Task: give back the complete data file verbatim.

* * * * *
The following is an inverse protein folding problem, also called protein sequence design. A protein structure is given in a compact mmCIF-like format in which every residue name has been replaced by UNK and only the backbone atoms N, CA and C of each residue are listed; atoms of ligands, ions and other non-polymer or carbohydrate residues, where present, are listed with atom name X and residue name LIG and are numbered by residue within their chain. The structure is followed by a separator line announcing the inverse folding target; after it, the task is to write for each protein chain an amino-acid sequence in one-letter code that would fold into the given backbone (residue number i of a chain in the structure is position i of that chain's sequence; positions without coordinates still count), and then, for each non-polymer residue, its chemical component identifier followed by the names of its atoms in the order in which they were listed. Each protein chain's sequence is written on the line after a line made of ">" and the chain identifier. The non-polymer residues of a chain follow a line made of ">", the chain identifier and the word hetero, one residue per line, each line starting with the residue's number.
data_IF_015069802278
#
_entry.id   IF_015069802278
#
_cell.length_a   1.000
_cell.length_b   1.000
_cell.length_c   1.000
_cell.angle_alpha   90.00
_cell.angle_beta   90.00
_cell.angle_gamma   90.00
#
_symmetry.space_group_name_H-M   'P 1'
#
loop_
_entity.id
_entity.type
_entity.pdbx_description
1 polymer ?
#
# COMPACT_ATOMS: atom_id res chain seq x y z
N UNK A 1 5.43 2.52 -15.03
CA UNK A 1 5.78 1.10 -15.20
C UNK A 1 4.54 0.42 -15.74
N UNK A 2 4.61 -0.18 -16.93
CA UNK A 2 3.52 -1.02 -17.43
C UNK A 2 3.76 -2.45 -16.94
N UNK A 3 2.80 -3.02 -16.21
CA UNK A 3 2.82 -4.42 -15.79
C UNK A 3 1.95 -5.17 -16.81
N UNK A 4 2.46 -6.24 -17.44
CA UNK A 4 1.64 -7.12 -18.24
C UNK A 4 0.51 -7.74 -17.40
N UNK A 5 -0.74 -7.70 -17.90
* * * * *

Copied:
The following is an inverse protein folding problem, also called protein sequence design. A protein structure is given in a compact mmCIF-like format in which every residue name has been replaced by UNK and only the backbone atoms N, CA and C of each residue are listed; atoms of ligands, ions and other non-polymer or carbohydrate residues, where present, are listed with atom name X and residue name LIG and are numbered by residue within their chain. The structure is followed by a separator line announcing the inverse folding target; after it, the task is to write for each protein chain an amino-acid sequence in one-letter code that would fold into the given backbone (residue number i of a chain in the structure is position i of that chain's sequence; positions without coordinates still count), and then, for each non-polymer residue, its chemical component identifier followed by the names of its atoms in the order in which they were listed. Each protein chain's sequence is written on the line after a line made of ">" and the chain identifier. The non-polymer residues of a chain follow a line made of ">", the chain identifier and the word hetero, one residue per line, each line starting with the residue's number.
data_IF_015069802278
#
_entry.id   IF_015069802278
#
_cell.length_a   1.000
_cell.length_b   1.000
_cell.length_c   1.000
_cell.angle_alpha   90.00
_cell.angle_beta   90.00
_cell.angle_gamma   90.00
#
_symmetry.space_group_name_H-M   'P 1'
#
loop_
_entity.id
_entity.type
_entity.pdbx_description
1 polymer ?
#
# COMPACT_ATOMS: atom_id res chain seq x y z
N UNK A 1 5.43 2.52 -15.03
CA UNK A 1 5.78 1.10 -15.20
C UNK A 1 4.54 0.42 -15.74
N UNK A 2 4.61 -0.18 -16.93
CA UNK A 2 3.52 -1.02 -17.43
C UNK A 2 3.76 -2.45 -16.94
N UNK A 3 2.80 -3.02 -16.21
CA UNK A 3 2.82 -4.42 -15.79
C UNK A 3 1.95 -5.17 -16.81
N UNK A 4 2.46 -6.24 -17.44
CA UNK A 4 1.64 -7.12 -18.24
C UNK A 4 0.51 -7.74 -17.40
N UNK A 5 -0.74 -7.70 -17.90